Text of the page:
A task force of faculty, students, and staff has created a report of recommendations aimed at building a more inclusive and supportive campus community for students with disabilities. Changes will allow students to better leverage the many resources available on campus and instructors will receive more coordinated support for the delivery of accommodations.

Some implementation steps will begin next year, including more prominently highlighting disability in the university’s Inclusion, Diversity, Equity, and Access in a Learning Environment (IDEAL) initiative and the creation of a centralized office tasked with providing seamless and integrated services.

“The task force report is not meant to serve as a one-size-fits-all solution to supporting and advancing the well-being of students with disabilities at Stanford,” said task force co-chair Paul Fisher, professor of pediatrics and of neurology and neurological sciences. “Rather, we hope it serves as a high-level set of recommendations that set the course for changes that will ultimately improve the lives of students on our campus. Some of these will be things we can accomplish quickly, and others will take more time.”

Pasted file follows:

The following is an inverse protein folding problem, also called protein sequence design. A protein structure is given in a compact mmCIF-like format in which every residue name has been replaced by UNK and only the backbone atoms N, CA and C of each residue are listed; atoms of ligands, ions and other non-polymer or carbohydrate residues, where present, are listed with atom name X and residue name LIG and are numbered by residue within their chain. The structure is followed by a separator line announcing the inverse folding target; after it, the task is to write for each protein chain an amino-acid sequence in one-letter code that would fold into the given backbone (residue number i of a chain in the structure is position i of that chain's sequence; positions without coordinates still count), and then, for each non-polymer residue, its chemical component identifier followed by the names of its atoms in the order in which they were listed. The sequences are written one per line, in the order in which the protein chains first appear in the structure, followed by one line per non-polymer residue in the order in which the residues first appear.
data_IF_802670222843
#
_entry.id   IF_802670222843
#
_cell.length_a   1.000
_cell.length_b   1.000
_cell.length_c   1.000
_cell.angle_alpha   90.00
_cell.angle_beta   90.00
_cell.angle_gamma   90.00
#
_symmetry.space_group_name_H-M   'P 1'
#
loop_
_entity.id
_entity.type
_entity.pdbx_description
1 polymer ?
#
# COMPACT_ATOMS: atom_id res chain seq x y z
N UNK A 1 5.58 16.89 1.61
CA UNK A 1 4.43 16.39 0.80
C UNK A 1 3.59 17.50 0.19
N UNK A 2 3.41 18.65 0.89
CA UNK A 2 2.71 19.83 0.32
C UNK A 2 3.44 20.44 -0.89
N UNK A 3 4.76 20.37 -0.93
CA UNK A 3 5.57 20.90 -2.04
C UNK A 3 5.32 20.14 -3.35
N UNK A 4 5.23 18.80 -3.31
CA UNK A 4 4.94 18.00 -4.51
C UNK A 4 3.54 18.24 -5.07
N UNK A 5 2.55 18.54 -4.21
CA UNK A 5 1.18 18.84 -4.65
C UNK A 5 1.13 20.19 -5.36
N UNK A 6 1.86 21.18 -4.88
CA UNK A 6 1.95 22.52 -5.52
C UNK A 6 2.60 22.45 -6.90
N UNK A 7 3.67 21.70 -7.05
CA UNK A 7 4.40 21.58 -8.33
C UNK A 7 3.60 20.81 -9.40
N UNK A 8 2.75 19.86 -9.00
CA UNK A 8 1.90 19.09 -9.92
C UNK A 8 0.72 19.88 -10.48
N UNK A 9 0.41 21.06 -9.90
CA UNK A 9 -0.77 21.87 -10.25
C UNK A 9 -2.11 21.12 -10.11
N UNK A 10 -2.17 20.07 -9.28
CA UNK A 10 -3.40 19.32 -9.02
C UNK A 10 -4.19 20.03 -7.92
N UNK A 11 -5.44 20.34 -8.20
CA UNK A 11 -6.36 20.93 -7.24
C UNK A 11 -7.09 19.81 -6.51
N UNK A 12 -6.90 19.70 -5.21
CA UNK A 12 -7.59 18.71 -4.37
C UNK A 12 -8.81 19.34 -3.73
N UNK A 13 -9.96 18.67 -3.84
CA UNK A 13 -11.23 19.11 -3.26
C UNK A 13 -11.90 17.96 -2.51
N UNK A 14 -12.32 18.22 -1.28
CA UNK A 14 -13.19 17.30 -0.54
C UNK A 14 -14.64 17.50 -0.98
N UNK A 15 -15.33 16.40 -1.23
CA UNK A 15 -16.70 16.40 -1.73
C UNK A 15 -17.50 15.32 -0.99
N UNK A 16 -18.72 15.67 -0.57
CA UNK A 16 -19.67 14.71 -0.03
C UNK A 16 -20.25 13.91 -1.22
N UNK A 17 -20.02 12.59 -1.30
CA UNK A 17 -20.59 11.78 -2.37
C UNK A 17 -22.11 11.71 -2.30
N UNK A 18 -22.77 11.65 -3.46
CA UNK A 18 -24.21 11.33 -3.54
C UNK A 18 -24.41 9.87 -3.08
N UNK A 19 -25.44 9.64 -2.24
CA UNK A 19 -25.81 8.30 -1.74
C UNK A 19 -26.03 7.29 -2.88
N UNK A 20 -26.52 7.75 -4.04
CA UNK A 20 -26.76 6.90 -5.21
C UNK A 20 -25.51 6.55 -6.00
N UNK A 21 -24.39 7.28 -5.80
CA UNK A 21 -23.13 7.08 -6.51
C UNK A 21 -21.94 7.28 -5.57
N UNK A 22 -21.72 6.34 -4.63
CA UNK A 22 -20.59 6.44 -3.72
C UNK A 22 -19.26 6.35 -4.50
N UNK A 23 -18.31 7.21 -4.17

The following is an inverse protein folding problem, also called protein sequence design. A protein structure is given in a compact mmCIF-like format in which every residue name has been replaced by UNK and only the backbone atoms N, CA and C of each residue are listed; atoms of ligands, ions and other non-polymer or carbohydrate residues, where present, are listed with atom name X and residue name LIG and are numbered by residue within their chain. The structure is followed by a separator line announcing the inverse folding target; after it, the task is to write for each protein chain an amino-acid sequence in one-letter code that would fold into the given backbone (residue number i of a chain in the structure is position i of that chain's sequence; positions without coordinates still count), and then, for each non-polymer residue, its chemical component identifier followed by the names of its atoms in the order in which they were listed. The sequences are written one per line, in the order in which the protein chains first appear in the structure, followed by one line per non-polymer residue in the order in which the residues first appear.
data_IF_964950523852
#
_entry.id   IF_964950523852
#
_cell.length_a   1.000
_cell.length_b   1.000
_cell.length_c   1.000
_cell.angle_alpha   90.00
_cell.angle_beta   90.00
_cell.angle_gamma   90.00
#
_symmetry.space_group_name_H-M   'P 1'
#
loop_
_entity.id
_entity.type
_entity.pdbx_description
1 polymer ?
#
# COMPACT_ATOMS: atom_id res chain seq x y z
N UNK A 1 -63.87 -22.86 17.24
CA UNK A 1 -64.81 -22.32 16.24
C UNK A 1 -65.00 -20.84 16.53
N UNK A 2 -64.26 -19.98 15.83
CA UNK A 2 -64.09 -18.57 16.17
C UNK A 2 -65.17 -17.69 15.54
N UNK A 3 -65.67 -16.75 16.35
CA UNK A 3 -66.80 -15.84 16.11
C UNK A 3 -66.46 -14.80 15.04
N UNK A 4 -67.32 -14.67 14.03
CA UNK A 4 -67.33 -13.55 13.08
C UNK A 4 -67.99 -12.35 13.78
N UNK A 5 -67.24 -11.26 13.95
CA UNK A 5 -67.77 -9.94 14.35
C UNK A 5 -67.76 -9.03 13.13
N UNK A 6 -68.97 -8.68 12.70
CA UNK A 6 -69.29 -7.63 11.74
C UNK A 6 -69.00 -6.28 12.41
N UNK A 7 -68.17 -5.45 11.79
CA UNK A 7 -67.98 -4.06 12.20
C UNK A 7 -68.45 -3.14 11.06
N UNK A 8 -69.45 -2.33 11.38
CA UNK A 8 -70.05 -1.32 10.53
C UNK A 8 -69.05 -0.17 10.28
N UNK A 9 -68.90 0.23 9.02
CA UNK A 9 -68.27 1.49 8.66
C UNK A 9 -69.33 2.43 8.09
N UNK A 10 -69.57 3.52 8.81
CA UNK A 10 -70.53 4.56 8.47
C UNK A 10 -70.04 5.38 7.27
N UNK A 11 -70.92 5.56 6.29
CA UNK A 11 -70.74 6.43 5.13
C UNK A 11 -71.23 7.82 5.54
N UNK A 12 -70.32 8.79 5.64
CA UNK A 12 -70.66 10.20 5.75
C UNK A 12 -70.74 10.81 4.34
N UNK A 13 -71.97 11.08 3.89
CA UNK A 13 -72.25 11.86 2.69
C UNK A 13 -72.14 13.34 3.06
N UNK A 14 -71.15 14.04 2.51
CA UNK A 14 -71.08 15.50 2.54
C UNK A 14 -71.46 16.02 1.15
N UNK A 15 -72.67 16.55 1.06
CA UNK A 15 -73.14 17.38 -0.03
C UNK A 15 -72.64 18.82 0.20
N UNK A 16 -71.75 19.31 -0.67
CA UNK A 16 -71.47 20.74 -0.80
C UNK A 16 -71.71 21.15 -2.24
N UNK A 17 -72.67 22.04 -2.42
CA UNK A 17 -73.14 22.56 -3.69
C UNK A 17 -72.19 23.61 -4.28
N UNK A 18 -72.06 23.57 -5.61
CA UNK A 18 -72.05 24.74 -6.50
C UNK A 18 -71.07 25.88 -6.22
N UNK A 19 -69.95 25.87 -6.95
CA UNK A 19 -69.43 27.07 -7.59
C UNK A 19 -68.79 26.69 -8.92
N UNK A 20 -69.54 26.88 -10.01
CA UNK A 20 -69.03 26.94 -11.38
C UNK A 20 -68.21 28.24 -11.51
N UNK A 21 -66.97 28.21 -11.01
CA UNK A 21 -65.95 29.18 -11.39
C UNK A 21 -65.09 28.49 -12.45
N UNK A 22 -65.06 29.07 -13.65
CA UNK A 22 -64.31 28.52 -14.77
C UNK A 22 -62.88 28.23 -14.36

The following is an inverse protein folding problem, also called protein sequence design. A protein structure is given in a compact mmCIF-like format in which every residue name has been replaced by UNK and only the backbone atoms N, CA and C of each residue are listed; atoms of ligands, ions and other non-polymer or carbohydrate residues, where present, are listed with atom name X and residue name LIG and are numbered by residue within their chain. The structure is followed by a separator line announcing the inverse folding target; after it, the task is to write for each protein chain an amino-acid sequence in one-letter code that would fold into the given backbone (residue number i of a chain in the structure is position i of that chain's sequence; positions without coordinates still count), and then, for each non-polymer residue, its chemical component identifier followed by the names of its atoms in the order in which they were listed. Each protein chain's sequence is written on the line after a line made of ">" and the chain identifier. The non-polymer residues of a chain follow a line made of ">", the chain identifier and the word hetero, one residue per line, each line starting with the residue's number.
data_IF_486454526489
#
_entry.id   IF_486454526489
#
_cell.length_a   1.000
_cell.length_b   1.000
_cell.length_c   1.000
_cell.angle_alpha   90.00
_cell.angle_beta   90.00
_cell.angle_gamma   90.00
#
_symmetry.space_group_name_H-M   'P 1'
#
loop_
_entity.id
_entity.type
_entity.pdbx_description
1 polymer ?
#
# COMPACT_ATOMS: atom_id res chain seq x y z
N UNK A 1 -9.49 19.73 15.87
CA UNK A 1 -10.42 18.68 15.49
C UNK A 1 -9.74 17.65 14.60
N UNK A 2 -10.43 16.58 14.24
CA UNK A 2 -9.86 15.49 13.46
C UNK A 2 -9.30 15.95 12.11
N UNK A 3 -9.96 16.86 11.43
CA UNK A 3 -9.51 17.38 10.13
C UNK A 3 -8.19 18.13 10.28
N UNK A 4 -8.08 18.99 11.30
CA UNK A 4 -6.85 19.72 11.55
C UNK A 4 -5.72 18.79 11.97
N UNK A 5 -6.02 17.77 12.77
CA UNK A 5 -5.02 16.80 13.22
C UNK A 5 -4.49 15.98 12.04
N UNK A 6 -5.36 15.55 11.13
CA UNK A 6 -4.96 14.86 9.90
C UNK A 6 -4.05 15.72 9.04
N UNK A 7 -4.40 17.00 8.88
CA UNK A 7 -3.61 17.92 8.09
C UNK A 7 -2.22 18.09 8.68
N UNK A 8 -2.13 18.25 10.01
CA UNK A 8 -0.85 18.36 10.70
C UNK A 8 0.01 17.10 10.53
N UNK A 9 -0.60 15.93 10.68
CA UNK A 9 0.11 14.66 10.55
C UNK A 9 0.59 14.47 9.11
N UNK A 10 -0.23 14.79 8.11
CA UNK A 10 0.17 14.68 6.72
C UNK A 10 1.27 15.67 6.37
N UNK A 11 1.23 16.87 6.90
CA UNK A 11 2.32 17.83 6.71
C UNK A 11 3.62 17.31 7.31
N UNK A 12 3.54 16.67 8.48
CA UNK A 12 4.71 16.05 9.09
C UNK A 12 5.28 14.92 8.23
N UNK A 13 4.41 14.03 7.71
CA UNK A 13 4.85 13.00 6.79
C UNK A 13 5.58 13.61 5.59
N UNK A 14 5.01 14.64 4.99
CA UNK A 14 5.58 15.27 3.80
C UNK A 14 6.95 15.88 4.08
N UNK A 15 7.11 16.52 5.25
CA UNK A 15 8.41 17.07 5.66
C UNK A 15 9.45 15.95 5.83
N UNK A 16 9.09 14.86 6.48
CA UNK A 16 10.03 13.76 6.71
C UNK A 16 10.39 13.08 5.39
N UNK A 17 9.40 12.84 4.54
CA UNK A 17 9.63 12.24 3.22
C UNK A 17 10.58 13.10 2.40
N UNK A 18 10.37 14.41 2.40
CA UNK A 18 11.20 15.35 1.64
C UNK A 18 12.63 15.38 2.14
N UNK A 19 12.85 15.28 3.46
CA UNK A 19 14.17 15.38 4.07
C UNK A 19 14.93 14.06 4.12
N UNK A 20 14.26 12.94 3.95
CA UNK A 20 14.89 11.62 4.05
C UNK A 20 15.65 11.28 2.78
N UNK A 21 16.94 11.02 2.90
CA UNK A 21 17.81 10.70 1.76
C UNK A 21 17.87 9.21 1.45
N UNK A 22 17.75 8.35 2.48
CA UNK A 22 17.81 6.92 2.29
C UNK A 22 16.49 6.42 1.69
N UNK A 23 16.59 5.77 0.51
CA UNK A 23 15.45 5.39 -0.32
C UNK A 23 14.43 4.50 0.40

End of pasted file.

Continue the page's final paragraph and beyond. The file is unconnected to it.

Charged by Susie Brubaker-Cole, vice provost for student affairs, and Patrick Dunkley, vice provost for institutional equity, access, and community, the task force was co-chaired by Fisher and Susan Weersing, associate dean for graduate and undergraduate studies in the School of Humanities and Sciences.

“I want to recognize the incredible and vital work this committee has done over the past year,” Brubaker-Cole said. “It is because of their hard work and commitment that we now have a road map for creating a more inclusive and accessible environment for every student, regardless of disability.”